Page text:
“Fresh tapas, appealing to adventurous eaters, and an expansive Spanish wine list.”—Keith Wallace, founder, Wine School of Philadelphia. Cheap, imaginative bites include Dátiles Con Tocino—dates, bacon, cream cheese baked in puff pastry. Atmospheric stucco arches, comfy banquette seating. 1030 North Second Street.; tel. +1 215 923 1313.

Denim Private Club

“Funky atmosphere, upscale, well-dressed crowd, not too young.”—Jennifer Ruiz, lifestyle producer, CN-8 Your Morning show. The only jeans here have designer labels. Sip Champagne cocktails and groove to hip-hop at this cavernous but chic Center City über lounge. 1712 Walnut Street; tel. +1 215 735 6700.

Ortlieb’s Jazz Haus

“Sophisticated selection of beers and the best place in the city to hear jazz.”—Keith Wallace. Narrow, well-worn room and stage on site of defunct Northern Liberties brewery. Spicy Cajun fare, hot live music. 847 North Third Street; tel. +1 215 922 1035.

South Street

True to the “South Street” song lyrics by Philly band The Orlons, it’s “the hippest street in town,” buzzing with art galleries, boutique shops, restaurants, and bars ranging from seedy to sublime. Incomparable people-watching, from preppie to punk. South between Front and Eighth streets.


Mummers Parade

9 a.m. New Year’s Day, weather permitting. A tradition since 1901; wildly entertaining, frequently boozy extravaganza on Broad Street features 10,000 Mummers who spend all year building ornate floats and sewing sequined and feathered costumes for a mass strut. Tip: Dress warmly; the parade lasts eight hours.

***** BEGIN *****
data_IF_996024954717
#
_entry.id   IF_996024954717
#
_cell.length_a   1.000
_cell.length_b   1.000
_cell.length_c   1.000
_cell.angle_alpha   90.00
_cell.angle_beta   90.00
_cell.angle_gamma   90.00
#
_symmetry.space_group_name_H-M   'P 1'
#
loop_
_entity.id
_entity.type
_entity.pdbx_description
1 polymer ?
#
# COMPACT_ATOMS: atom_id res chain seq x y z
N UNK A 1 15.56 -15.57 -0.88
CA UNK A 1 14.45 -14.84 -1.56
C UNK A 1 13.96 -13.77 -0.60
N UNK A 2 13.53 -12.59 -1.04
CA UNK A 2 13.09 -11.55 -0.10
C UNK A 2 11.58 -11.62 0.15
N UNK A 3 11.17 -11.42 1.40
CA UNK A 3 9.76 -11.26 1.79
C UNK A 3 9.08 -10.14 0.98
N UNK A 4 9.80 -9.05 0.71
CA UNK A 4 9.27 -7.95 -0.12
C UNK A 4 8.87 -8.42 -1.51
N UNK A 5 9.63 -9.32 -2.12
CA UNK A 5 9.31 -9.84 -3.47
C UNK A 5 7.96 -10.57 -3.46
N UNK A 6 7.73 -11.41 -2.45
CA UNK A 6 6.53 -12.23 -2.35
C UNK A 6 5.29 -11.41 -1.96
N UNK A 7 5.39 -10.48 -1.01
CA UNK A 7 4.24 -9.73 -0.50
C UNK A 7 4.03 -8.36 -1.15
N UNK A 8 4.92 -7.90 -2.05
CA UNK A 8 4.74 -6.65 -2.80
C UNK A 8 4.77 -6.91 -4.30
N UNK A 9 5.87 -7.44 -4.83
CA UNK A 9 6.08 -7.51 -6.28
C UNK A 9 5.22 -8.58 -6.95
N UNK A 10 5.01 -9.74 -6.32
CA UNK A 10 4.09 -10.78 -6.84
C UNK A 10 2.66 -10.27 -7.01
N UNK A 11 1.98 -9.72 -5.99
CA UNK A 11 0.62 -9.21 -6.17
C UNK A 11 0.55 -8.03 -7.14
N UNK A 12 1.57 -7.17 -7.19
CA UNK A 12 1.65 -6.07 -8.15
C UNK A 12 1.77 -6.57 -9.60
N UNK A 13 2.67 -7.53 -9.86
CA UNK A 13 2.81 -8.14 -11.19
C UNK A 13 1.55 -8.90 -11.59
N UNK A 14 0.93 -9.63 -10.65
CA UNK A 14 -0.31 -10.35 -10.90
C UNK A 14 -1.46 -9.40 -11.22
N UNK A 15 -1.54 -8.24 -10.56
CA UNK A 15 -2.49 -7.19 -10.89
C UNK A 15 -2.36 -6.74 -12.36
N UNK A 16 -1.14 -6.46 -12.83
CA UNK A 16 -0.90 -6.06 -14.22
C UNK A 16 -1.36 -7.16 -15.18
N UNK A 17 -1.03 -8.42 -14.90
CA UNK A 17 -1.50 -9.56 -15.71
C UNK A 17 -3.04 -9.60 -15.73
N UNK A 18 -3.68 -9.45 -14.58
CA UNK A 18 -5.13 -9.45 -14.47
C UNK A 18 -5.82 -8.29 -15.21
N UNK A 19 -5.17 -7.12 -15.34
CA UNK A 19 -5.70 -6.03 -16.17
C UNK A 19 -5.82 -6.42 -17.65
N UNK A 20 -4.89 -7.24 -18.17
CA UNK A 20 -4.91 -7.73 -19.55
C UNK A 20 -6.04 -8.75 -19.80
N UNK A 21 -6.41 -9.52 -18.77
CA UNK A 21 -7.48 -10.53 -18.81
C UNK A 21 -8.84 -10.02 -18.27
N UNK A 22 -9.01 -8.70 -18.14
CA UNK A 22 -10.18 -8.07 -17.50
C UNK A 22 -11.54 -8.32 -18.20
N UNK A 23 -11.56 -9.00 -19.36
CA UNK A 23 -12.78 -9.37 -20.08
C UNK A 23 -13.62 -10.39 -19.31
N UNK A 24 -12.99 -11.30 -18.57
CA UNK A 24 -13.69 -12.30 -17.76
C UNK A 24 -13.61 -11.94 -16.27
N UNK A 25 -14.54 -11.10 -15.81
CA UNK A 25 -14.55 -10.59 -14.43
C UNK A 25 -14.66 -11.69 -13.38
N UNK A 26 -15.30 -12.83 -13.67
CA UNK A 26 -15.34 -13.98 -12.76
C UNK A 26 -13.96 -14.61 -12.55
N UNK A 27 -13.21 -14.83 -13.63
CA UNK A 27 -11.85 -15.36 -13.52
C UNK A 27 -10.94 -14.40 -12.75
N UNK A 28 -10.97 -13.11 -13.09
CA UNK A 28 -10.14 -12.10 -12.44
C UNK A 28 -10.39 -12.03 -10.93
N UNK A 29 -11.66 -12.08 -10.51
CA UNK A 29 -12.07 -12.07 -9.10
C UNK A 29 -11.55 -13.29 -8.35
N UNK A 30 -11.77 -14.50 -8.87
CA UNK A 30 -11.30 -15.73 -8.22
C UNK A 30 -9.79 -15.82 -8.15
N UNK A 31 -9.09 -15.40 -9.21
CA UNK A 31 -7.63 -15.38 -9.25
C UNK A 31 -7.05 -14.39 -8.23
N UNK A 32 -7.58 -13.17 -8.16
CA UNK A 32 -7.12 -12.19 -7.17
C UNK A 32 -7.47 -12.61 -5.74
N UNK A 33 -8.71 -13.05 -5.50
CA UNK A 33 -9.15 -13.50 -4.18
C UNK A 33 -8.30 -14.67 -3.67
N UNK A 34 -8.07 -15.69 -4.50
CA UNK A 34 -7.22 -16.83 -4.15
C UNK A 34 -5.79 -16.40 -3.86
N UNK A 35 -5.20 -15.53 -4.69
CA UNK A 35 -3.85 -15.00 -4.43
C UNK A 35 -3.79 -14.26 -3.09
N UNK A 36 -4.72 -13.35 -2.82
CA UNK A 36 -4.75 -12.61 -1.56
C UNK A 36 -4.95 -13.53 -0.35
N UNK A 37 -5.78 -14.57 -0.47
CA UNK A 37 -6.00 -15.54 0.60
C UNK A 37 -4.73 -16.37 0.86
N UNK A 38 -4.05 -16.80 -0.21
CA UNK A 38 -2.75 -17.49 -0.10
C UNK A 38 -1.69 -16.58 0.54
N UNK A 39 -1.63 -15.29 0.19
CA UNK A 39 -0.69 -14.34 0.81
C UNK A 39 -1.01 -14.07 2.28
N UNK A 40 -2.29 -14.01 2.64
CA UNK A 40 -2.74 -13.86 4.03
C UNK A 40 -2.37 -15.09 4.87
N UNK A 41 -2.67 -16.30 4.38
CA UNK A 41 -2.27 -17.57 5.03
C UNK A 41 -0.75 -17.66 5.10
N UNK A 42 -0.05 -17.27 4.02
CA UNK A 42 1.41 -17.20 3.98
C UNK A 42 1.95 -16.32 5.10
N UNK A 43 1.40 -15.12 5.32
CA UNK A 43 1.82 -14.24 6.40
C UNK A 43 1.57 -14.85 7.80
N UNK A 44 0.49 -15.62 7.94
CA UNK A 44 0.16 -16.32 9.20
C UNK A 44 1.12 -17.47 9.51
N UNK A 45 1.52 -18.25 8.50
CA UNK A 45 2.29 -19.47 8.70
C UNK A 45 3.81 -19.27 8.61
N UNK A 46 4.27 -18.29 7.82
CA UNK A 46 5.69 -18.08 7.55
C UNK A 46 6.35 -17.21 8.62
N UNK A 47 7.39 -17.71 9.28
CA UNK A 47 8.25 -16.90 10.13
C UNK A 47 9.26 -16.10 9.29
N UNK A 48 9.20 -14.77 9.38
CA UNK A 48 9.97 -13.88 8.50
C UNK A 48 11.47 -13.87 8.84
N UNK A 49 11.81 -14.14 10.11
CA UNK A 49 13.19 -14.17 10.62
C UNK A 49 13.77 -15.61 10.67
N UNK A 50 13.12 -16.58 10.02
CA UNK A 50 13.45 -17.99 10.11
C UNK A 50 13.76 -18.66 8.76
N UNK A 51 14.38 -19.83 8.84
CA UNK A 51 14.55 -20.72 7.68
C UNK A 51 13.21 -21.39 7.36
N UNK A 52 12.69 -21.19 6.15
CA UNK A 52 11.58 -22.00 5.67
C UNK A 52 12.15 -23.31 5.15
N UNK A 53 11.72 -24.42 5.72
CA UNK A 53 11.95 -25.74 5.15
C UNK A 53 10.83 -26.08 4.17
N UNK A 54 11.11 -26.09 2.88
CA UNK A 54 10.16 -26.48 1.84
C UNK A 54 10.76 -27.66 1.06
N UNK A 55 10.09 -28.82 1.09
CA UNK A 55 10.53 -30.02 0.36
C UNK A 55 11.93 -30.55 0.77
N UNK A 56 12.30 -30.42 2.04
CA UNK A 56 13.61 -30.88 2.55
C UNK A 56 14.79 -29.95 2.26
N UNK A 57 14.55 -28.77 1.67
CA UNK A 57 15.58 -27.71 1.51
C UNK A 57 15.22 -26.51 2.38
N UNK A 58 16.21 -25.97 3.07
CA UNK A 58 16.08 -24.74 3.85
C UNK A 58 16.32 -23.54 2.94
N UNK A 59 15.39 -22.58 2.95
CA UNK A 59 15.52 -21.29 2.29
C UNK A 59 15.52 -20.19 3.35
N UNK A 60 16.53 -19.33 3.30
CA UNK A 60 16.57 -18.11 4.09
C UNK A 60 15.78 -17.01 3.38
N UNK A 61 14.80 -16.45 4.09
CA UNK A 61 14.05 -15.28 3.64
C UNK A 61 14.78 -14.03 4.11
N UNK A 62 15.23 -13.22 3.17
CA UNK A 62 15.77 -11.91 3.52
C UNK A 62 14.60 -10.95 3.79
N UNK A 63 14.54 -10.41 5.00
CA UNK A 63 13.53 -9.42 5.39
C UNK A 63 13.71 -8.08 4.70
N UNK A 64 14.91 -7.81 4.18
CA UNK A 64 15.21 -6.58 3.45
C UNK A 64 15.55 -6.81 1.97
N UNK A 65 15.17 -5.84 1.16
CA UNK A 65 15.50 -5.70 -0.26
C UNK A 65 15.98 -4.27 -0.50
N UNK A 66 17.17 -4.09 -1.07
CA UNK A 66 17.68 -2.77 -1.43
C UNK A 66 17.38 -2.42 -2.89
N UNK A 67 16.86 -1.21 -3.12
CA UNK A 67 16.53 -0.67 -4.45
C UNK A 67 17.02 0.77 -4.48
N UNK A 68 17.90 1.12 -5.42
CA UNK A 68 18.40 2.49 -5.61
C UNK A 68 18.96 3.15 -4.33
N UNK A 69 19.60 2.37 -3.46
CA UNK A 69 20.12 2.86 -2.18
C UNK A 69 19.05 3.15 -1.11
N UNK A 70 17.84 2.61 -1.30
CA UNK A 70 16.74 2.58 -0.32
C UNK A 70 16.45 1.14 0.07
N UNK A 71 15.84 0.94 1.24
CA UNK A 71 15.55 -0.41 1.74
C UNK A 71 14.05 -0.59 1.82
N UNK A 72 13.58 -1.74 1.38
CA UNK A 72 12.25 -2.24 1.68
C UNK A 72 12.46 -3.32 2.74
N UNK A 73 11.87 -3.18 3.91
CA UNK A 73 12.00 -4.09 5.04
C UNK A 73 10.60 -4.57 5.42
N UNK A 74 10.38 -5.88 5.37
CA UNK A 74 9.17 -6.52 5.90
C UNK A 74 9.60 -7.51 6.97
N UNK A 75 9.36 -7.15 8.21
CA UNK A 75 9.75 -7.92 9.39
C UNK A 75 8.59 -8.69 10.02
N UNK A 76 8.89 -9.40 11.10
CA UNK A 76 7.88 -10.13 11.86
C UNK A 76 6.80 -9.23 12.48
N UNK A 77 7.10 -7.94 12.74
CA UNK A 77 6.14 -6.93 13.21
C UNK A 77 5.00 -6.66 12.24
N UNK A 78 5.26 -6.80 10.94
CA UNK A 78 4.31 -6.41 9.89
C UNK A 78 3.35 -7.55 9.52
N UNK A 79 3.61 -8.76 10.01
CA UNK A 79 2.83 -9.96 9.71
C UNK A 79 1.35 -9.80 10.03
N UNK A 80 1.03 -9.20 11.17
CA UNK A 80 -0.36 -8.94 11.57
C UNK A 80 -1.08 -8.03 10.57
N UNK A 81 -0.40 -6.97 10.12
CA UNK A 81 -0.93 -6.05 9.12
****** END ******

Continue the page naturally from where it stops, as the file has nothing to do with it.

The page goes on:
Philadelphia Flower Show

March 2-9. One of the world’s largest indoor flower shows, this event is a spectacular bouquet of gardens, flower arrangements, and miniatures. Tip: Visit during the dinner hour to avoid stroller gridlock. Pennsylvania Convention Center, 12th and Arch streets; tel. +1 215 988 8899; fee.

Philadelphia Film Festival

April 3-15. Rapidly growing event with nearly 70,000 attendees; as many as 300 films and videos from more than 40 countries, ranging from star-studded studio flicks to daring student shorts. Screenings, workshops, and parties. Tip: Parties are often hosted by celebs, including Susan Sarandon and Laurence Fishburne. Tickets from $10. Tel. +1 267 765 9700.

Philadelphia Antiques Show

April 12-15. A tradition since 1962; centerpiece of three major sales attracting top dealers from across the country and Europe. Tel. +1 215 387 3500; fee.

Dad Vail Regatta

May 9-10. Aka “Big Daddy,” the largest collegiate rowing event in North America has been afloat since 1934, thanks partly to shuttle buses that transport fans through Fairmount Park to a grandstand on the Schuylkill River. Buses pick up at three locations on Kelly Drive; tel. +1 610 623 8590.


June 16. The Rosenbach Museum & Library, home of the handwritten manuscript of James Joyce’s Ulysses, commemorates the day on which novel’s hero Leopold Bloom made his odyssey through Dublin with readings from the library steps by noted Philadelphians. 2008-2010 Delancey Place; tel. +1 215 732 1600.

Philadelphia Folk Festival

Aug. 15-17. This weekend of music, crafts, and camping, now in its 47th year, is actually in rural Schwenksville Tel. +1 215 242 0150; fee.